Paulson named many of his horses after these five letter waypoints and for good reason as he owned Gulfstream Aerospace Corporation, which is still the manufacturer of perhaps the finest business jets in the world.  While Cigar had a bit of a slow start in his career, when he began to come into his own under the exceptional guidance of Bill Mott he hit his stride and never had to look back.

While Paulson didn’t directly name his horse after the highest form of the art of tobacco, that waypoint was named as a nod to Ybor City and that horse was named for that waypoint.  In the end Cigar can truly be our favorite horse, or at least one of them.  Great cigars and horse racing is a pair beyond compare.  The Sport of Kings lends itself perfectly to the enjoyment of a great cigar.   I frequently smoke a toast to both. 

Tuesday, February 19, 2013

One of the two greatest cigar debates: band on or off? – Part 2

This is part two of the first of the two greatest cigar debates: band on or off?  The first part of this discussion made the profound case for leaving the band on the cigar.  But, what about the contrary position?  Surely there must be some merit to it as well, right?

Proof that I can play devil’s advocate, allow me to plead my case that you should remove the cigar’s band shortly after you lift it from its slumbers in your humidor.  Being a true connoisseur of premium cigars and the exceptional tobacco that goes into them, you have made a commitment that it is the leaf, the richness thereof, and the expert blending that should be celebrated about a cigar.  Akin to hanging a great painting by one of the old masters in an inappropriate frame or on an unworthy wall, it’s a tough challenge to put a band on a cigar that would not take away from the excellence in hand.  Conversely, if a cigar is mediocre at best but has a stellar band, do not be fooled, dear mortal, by the finery on that disaster of a stick.  Look straight at it and see that it truly does look like a dead autumn leaf.

Saturday, February 16, 2013

One of the two greatest cigar debates: band on or off? – Part 1

Your cigar band collection accumulates quickly.

Something that has always been fun about working in this great industry, with the best customers in the world, is the various preferences, opinions, and debates that arise.  Everyone has their own, deserved, opinion of a myriad of cigar topics.  Two that are perhaps the most recurring are the great debates of: cigar band on or off while smoking; and cellophane on or off while storing in the humidor.  Let us tackle that first one first.

How should you properly smoke a cigar?  Is one to leave the band on the cigar, brandishing the brand name for all to see, admire, scoff at, or acknowledge?  Or is it better to remove the band, either discretely or ceremoniously, in order to smoke the cigar and experience only the important part –the tobacco?  Here is an answer in two parts.

Tuesday, February 5, 2013

It's Only Polite!

One of the results of a passion for cigars inevitably is the collection of cigars that you will amass.  This can range in size from a choice assortment of sticks in a desktop humidor in your office, through multiple humidors stored on every shelf of a bookcase (I’ve done this), all the way to multiple cabinet humidors which signifies your acceptance of this pursuit.  The only difference is the degree to which your collection grows.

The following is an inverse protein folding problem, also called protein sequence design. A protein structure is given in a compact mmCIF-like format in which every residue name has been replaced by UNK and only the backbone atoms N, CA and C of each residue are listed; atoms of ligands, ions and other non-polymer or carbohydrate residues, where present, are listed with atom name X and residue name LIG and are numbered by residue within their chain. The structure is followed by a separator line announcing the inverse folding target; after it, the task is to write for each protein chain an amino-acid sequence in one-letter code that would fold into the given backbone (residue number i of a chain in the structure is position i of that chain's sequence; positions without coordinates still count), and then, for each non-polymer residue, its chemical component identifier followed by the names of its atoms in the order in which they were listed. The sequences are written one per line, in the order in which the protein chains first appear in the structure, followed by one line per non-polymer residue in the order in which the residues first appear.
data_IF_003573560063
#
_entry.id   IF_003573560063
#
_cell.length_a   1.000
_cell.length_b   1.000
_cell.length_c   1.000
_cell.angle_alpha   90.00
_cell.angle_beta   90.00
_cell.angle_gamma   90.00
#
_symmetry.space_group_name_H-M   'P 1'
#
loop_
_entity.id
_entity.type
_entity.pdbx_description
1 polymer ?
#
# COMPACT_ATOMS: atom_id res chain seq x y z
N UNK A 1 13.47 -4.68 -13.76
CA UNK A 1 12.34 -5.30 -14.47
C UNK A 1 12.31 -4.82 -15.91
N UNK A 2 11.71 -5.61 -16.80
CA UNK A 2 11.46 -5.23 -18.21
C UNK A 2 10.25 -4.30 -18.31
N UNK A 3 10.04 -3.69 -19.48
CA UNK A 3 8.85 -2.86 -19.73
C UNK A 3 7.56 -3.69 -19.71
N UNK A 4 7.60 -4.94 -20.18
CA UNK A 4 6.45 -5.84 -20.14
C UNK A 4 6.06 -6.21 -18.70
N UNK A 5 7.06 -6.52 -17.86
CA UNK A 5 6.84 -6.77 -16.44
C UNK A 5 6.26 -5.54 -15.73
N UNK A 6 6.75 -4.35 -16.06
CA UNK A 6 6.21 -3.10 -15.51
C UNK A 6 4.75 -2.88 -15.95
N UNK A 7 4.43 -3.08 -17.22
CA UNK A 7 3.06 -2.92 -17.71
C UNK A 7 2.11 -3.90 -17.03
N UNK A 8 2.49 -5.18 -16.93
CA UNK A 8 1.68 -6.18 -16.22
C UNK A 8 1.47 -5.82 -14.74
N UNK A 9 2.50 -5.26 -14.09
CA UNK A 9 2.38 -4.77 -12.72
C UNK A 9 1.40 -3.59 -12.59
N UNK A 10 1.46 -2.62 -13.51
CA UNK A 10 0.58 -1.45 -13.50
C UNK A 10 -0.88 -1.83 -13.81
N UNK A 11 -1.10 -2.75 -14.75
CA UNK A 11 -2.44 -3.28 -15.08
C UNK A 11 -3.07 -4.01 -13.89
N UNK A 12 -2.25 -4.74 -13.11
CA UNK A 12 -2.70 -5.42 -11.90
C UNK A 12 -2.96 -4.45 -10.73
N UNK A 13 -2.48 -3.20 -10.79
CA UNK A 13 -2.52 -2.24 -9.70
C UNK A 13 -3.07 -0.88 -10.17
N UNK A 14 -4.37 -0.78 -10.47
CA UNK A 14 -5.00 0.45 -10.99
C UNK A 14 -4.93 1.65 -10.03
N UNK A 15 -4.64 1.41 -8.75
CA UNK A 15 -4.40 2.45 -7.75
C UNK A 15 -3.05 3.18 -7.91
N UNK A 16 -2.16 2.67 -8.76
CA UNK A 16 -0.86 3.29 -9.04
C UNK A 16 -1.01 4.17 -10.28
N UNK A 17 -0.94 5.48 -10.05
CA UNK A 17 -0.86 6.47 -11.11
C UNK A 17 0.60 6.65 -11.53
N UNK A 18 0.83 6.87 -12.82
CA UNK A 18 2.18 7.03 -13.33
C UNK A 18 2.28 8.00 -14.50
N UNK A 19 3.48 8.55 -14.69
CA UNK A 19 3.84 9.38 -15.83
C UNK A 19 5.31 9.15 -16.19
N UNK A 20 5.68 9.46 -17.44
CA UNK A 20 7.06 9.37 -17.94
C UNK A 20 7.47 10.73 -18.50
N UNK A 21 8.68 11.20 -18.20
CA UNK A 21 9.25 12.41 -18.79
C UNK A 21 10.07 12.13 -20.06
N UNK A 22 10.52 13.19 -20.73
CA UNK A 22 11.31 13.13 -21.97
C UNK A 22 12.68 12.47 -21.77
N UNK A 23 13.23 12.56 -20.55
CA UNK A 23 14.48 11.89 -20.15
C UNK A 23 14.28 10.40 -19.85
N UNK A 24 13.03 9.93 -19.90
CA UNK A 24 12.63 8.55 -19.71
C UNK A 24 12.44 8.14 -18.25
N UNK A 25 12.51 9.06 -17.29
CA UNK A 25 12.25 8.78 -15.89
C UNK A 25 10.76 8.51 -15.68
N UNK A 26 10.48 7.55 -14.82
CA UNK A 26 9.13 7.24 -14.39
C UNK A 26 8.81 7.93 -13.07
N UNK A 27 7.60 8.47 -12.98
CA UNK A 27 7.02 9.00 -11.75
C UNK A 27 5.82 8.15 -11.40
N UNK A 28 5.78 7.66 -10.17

Tuesday, January 15, 2013

What's in a name? Partagas

Old Cuban Partagás Band

Jaime Partagás worked for a number of years in the Cuban cigar business before he ventured out on his own to establish a factory to make his own brand.  Partagás cigars were born in 1845 Cuba.  After  Jaime became the unfortunate victim of murder, presumably out of retaliation from an affair, his son, José assumed control of the brand.

Wednesday, January 9, 2013

Just Let it Die

Cigars vary in their ability to be smoked down to a nub.  Some cigars remain amazing consistent, with great flavor right past the band, until you are burning your finger tips.  Other blends are less accommodating and may even begin to lose their optimal flavor around the halfway mark.  When you finally call it quits, do everyone a favor, and let the cigar die with dignity. 

Thursday, January 3, 2013

What is this wacky term Retrohale? (your nasal passages can do this?)

Retrowhat?  Retrohale.  It’s a term you may have already encountered and been puzzled by.  If you have never heard it, listen for it and you will.  Any serious discussion among a couple of cigar fiends will doubtlessly end up with at least a mention of the retrohale of the cigar.  In short, retrohale is, as its name hints at, a reverse, or retro, inhale.  So it’s a backwards inhale, also more plainly known as an exhale, but with one important distinction: while you draw the smoke in through your mouth –and never inhale it into your lungs- with your mouth closed, you exhale some amount of smoke through your nose.

Wednesday, January 2, 2013

New Year's Day

New Year’s Day is a fun day of bowl games, cooking, relaxing, perhaps a few beers, and certainly a couple of cigars.  January 1 also marks the start of the modern cigar industry.  January 1, 1959 marked the culmination of the so called Cuban revolution that was unleashed on the island by Castro’s 26th of July Movement that began with the attack on the Moncada Barracks in Santiago de Cuba.  Batista had fled and Castro had seized the country.  He then set about seizing the personal property and businesses of the citizens.